A Future in Science and Medicine
Cleveland is home to important medical institutions.
But there is a shortage of women leading the fields of science, technology, engineering and math (often referred to collectively as STEM) here and elsewhere in the United States.
In fact, only 3% of women with STEM bachelor’s degrees work in STEM fields after graduating. And women account for just for 34% of practicing physicians and 38% of medical researchers in the U.S.
As cardiovascular disease continues to be the No. 1 killer of women, ensuring more women are at the forefront STEM solutions has never been more critical.
Enter Cleveland philanthropist Lorraine Dodero. A dedicated volunteer leader of the American Heart Association, she is passionate about helping young girls pursue their goals in STEM fields.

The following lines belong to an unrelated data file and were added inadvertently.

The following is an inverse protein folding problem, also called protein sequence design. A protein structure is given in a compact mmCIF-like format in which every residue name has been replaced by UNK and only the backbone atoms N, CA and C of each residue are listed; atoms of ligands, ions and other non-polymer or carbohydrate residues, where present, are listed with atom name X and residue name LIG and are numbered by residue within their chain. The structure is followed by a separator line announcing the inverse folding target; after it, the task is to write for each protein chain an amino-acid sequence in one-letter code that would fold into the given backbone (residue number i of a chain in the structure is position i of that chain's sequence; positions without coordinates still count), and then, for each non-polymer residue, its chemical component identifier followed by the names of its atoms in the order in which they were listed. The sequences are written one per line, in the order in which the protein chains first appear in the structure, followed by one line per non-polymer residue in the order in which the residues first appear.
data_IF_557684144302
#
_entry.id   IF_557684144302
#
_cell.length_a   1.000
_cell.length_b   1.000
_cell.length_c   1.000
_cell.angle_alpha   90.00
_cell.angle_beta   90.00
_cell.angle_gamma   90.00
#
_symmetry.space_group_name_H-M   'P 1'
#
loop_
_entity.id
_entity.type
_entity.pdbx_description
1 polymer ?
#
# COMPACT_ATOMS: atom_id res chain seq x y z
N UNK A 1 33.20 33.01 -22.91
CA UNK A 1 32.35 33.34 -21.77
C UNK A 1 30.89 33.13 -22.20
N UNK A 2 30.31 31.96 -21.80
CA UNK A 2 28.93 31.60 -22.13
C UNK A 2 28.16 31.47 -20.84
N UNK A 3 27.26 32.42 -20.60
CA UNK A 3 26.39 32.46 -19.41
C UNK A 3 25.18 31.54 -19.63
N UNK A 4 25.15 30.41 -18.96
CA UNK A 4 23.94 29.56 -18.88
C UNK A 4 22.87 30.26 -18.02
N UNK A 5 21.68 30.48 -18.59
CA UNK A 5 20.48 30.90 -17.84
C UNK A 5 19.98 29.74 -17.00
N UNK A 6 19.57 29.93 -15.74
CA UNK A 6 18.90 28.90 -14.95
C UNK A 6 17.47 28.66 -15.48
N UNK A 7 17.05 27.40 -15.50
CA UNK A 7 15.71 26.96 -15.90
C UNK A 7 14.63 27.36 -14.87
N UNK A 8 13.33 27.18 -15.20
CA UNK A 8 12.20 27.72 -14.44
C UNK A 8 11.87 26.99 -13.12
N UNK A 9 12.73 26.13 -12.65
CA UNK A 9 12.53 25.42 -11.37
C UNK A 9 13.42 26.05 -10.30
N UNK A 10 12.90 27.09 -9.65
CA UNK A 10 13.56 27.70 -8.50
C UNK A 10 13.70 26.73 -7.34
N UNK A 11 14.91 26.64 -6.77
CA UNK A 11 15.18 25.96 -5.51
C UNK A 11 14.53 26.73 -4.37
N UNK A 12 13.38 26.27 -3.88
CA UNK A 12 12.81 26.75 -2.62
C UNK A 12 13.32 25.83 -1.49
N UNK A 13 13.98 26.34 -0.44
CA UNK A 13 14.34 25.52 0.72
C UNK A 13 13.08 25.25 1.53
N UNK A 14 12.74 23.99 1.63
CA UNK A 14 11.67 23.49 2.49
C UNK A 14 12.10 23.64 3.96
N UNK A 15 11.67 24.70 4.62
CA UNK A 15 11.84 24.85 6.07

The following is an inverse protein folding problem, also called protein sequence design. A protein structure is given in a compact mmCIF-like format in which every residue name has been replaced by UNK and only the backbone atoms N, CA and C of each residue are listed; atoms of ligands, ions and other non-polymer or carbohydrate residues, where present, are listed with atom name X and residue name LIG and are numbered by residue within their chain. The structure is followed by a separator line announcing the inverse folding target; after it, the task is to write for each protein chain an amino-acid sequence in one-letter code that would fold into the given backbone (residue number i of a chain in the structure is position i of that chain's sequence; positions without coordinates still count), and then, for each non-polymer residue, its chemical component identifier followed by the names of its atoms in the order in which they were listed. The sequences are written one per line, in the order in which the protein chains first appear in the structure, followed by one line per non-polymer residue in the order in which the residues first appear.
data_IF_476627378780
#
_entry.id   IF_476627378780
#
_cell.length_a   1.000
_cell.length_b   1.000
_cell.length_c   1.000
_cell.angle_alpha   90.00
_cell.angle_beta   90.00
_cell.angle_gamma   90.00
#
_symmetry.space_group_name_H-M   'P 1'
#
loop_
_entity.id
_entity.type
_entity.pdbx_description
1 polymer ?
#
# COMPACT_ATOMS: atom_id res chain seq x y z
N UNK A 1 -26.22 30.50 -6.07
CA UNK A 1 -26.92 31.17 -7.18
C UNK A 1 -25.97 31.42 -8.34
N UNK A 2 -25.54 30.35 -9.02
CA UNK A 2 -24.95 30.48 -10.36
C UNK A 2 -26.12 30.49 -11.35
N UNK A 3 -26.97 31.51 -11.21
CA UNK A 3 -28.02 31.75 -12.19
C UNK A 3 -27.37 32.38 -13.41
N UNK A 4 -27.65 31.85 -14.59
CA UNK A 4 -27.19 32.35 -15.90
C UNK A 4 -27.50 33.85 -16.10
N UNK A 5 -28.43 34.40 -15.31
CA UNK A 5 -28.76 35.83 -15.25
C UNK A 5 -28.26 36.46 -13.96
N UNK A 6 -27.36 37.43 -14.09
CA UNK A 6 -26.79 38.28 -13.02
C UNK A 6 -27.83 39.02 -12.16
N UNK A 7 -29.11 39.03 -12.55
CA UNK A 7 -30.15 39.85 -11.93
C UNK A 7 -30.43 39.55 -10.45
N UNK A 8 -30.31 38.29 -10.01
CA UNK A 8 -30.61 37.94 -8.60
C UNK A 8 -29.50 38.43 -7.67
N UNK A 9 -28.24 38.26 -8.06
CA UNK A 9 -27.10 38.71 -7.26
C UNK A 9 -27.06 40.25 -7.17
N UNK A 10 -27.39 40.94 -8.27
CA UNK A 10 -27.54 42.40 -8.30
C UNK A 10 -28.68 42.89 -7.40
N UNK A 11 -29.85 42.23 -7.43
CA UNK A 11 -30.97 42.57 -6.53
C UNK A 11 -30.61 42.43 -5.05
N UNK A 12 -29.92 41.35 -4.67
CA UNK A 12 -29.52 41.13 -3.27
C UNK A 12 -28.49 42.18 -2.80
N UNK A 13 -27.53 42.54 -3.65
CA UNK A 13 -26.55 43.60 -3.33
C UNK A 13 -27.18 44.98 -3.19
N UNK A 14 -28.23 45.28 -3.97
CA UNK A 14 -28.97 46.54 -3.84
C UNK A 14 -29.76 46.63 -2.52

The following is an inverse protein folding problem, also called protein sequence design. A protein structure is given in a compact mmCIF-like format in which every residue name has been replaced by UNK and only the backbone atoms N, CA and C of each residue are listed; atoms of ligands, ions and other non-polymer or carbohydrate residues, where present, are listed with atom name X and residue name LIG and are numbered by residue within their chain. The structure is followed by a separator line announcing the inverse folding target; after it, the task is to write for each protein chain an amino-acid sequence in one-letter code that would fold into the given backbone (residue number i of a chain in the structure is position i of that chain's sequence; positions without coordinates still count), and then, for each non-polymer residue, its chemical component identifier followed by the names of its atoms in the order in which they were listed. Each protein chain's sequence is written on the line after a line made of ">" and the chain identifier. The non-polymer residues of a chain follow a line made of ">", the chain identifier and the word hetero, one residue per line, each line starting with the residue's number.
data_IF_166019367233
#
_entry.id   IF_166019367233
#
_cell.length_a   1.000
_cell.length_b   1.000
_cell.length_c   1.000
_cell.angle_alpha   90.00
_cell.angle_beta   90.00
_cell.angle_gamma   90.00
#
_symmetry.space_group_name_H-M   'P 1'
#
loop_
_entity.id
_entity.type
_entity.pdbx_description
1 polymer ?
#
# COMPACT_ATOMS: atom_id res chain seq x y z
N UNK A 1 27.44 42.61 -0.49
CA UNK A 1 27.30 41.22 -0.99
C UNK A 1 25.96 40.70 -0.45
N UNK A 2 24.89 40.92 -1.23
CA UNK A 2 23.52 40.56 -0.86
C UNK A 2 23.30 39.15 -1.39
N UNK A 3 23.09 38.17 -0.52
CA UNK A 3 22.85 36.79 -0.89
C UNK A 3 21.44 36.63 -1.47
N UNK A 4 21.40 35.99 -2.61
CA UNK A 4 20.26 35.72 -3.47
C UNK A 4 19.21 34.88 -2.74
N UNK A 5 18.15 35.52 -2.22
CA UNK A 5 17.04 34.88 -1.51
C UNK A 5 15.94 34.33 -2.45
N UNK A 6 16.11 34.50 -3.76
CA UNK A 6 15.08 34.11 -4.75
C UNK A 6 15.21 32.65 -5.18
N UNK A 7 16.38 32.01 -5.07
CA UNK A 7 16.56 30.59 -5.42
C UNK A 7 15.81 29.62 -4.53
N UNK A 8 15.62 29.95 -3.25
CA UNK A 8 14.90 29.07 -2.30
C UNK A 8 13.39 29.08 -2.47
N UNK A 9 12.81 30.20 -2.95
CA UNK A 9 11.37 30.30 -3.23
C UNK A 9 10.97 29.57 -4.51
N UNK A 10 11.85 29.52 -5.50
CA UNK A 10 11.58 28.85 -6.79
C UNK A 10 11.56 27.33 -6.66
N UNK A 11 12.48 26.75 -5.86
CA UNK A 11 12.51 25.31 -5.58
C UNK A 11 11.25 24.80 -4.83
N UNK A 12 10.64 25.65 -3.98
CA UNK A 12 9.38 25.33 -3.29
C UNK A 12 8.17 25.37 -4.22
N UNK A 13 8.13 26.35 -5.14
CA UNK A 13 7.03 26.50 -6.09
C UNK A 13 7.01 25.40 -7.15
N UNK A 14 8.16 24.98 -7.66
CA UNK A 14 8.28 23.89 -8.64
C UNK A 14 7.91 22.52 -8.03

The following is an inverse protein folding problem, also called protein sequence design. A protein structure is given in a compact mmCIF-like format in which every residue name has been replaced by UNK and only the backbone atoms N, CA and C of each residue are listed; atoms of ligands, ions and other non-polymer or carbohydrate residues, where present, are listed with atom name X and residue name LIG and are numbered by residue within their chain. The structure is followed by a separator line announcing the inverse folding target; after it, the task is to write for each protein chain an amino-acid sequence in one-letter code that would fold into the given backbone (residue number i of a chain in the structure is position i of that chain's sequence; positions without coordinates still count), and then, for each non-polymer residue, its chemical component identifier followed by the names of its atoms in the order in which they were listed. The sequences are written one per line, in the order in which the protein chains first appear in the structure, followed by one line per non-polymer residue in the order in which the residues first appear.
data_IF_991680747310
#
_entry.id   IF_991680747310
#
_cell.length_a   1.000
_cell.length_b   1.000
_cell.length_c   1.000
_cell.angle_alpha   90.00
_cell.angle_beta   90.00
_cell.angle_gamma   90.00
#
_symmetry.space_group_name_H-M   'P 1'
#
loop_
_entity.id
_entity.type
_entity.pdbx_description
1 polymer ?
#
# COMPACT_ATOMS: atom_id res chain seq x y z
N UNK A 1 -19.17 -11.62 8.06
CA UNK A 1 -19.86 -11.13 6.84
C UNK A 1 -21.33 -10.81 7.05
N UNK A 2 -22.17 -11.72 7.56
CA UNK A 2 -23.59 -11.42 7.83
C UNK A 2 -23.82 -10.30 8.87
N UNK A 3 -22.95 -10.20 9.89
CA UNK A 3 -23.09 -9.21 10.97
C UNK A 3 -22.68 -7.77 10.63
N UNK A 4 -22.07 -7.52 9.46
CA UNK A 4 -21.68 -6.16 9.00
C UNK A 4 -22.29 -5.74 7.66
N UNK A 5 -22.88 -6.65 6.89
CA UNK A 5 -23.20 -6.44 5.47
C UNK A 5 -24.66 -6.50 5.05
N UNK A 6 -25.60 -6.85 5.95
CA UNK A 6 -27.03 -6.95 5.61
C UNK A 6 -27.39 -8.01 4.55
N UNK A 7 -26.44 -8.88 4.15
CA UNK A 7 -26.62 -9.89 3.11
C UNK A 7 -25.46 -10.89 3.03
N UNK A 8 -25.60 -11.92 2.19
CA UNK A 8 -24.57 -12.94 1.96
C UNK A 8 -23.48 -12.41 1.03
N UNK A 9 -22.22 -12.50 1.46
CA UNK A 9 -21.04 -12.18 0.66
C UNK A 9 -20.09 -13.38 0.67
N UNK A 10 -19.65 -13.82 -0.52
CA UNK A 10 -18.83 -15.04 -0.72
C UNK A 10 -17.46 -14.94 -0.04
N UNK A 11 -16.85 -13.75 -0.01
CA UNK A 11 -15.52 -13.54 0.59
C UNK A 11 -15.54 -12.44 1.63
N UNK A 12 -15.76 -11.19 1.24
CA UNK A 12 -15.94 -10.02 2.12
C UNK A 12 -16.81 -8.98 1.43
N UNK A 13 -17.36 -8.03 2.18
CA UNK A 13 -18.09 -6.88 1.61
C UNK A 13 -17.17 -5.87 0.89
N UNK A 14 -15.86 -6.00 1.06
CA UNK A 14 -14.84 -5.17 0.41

When Dodero learned about an opportunity to create a scholarship in connection with the local STEM Goes Red for Girls movement, she jumped at the chance.
Today, thanks to Dodero, five girls a year are getting the opportunity to pursue STEM fields in college.
Dodero is a visionary leader in the community who is helping develop a robust pipeline of innovators. “These young minds,” she says, “could develop the research, technology and discoveries that someday eliminate heart disease and stroke and ensure health equity in our communities.”